Helping families find the critical information and support they need
Serve the growing community of families who have children with severe developmental and epileptic ecnephlaopathies (DEEs) with practical and topical information as well as connections to improve the quality of life of their families.
Nurture the development and expansion of a robust community of families with children with severe DEEs providing accessible connections to information and other families. Provide a cohesive community across etiologies to support both research and advocacy focused on the often very distinct issues affecting families with children most severely affected by DEEs.
Children most severely affected by rare epilepsies and their families are the most isolated of an already marginalized population. Their needs and issues are very often distinct from less profoundly affected children within their disease population. Their voices and needs can often be overshadowed by families with the time, energy and focus to speak out, make connections, and advocate for their more highly functioning children. While these voices are critical, other voices are often lost.
The unimaginable 24/7 pressure of caring for profoundly disabled and medically complex children often means that this population has more in common with families with similarly presenting children with other rare epilepsies than those with the same genetic mutation. It is often difficult and challenging for this population to participate in community programs or activities – and thus there is a notable unmet need for relevant, accessible and flexible resources specifically designed for supporting this population.
At the same time, it appears that a number of the over 30 rare epilepsy organizations have developed some materials and services for and have valuable skills and expertise on topics of interest to this sub-population. Yet rarely are those materials actively shared with families outside their disease-specific population. In addition, with new genetic causes constantly being identified, many of the organizations are nascent and are operating with extremely limited resources.
The vital but under-met needs of this sub-population holds promise for a development of a hub or network of relevant services, tools and references already developed and available through existing rare epilepsy advocacy organizations. By creating a coordinating effort to directly promote open access to relevant webinars, resources, references, and links, this effort can not only expand and enhance support for these families, but offer efficiencies for many existing rare epilepsy organizations in provided needed specialized support benefiting this undeserved population.
The hub concept would be designed initiatives of existing organizations and provide previously inaccessible connections for families in disease groups who have not yet developed programs or resources for this distinct group of children. The hub will be structured, managed and organized to the reach of all existing organizations while actively encouraging all participating families to remain (or become) active in their individual disease-specific communities, particularly registries, research, fundraising, and drug trials. Specifically, this project will be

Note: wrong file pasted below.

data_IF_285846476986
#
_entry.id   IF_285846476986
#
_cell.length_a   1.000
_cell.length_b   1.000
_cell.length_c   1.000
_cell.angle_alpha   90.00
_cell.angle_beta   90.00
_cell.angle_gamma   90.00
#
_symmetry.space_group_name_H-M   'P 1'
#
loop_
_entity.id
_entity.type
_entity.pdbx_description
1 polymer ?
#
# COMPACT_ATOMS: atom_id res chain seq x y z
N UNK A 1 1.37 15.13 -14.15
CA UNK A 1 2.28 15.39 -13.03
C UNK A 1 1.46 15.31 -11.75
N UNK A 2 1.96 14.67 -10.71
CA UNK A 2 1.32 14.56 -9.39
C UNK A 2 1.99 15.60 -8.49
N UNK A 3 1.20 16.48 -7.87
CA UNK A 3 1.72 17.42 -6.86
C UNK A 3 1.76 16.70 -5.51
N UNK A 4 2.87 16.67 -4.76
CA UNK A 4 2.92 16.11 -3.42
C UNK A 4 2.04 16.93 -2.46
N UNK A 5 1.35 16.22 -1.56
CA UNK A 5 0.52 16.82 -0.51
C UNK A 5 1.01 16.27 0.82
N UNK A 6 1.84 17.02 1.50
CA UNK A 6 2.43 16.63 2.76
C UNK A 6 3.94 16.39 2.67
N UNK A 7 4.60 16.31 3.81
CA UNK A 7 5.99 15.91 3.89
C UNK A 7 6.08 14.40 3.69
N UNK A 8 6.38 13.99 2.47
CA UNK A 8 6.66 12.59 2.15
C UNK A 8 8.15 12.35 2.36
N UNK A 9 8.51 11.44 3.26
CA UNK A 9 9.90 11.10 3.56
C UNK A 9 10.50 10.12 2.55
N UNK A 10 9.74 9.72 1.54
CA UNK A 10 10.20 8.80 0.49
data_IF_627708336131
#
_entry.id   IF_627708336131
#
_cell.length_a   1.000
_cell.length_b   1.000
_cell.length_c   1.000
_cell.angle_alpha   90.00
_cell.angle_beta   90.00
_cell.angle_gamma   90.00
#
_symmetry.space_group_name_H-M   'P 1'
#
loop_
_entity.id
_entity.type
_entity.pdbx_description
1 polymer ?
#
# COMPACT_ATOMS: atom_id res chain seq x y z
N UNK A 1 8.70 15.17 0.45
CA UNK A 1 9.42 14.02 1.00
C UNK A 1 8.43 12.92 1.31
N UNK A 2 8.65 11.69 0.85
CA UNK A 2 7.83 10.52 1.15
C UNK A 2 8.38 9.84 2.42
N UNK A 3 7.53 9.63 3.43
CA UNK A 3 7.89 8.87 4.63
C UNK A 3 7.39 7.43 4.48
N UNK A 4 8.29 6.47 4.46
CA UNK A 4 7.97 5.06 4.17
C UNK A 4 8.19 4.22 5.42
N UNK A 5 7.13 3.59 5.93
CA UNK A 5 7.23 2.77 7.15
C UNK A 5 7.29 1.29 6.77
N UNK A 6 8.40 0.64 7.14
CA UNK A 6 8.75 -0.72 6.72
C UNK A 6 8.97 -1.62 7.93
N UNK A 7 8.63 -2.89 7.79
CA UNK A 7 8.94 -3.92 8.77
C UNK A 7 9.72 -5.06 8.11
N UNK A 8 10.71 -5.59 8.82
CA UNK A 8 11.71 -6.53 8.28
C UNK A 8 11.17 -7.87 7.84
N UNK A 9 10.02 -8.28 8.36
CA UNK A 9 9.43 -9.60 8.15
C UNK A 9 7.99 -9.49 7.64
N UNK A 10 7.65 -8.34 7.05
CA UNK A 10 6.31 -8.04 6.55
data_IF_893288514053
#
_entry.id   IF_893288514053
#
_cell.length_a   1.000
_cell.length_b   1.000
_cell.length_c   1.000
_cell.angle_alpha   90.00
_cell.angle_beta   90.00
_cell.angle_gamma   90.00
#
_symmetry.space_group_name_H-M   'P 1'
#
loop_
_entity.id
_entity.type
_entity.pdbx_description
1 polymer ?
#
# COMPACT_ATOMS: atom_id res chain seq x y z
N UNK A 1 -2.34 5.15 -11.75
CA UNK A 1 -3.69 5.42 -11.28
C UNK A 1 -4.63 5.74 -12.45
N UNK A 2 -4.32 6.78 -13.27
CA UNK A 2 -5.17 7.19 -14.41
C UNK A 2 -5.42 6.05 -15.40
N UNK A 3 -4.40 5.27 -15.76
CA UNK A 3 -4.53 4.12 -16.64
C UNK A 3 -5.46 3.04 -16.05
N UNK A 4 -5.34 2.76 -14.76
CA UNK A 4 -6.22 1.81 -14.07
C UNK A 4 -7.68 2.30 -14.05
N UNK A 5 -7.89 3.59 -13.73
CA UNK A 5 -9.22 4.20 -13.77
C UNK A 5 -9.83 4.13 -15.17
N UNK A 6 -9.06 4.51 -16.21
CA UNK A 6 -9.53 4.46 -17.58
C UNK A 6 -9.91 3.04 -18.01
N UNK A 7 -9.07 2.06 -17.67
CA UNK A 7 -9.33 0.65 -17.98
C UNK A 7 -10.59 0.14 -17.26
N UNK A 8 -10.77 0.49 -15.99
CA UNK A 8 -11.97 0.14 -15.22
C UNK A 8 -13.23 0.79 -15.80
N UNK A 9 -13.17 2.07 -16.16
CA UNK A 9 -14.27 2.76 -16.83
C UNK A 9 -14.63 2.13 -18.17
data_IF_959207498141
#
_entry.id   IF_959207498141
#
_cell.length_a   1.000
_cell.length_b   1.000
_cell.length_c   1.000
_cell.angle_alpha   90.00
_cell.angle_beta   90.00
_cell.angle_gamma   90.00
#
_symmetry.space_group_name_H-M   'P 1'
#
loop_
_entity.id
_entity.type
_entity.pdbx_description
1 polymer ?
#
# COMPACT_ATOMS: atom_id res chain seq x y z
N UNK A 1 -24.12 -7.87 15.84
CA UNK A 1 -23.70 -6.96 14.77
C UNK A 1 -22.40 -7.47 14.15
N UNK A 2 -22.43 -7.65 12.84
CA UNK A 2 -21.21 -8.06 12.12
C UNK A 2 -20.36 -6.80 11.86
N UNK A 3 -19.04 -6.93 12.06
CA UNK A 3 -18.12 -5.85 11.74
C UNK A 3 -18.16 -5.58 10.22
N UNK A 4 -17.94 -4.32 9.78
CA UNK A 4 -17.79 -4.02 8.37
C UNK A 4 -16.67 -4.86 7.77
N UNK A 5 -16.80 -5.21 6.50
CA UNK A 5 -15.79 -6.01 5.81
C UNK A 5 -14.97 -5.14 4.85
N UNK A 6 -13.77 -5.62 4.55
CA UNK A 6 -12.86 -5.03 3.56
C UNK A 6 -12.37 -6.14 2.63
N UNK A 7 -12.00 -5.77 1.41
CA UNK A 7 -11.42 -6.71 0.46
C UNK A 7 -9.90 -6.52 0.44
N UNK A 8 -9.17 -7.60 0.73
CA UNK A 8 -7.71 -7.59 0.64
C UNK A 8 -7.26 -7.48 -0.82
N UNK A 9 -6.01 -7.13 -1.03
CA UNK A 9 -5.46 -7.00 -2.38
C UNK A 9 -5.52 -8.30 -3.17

We believe that this to reducing the isolation of this population by providing this hub with information, support and connection to families experiencing similar challenges. It offers an efficient way to by recognizing that the core mission of most rare epilepsy organizations centers around pursuing research and new treatments for their specific disease while providing support services to families.
While not the initial focus of this effort, this collaborative effort may hold promise for efficiencies and new directions in some research topics. For example, there are promising hypotheses of a possible shared etiology or triggers which contribute to some children being far more profoundly impac
ted than other children with a similar genetic disorder. With the disease-specific funding priorities of nearly all rare epilepsy advocacy organizations, broader collaborations across organizations may hold promise for efficiently addressing these untapped avenues for understanding the severe phenotype of the rare childhood epilepsies. Such cross-cutting research could present an unexplored avenue to the potential development of treatments and strategies specifically to improve the quality of life of the most severely affected children across a range of rare epilepsies.
Working definition of “severe genetic epilepsies”: Seizures are refractory, children are severely developmentally disabled; children are minimally mobile, nonverbal, often with impaired vision, and tend to suffer from many severe comorbidities (e.g. frequent respiratory failure). This definition is in no way meant to be comprehensive or exclusionary. For the purposes of this effort, families can self-select whether the content provided applies to their situation and whether the support provided by this group is useful to them.
A regular on issues relevant to families dealing with severe DEEs be co-hosted by diverse rare epilepsy organizations on topics which they hold expertise and are most relevant to families. The webinars will be recorded so that families unable to attend can view the webinar as their schedules allow.
Provide a to include recorded webinars as well as a comprehensive list of available materials and resources on issues relevant to severe DEEs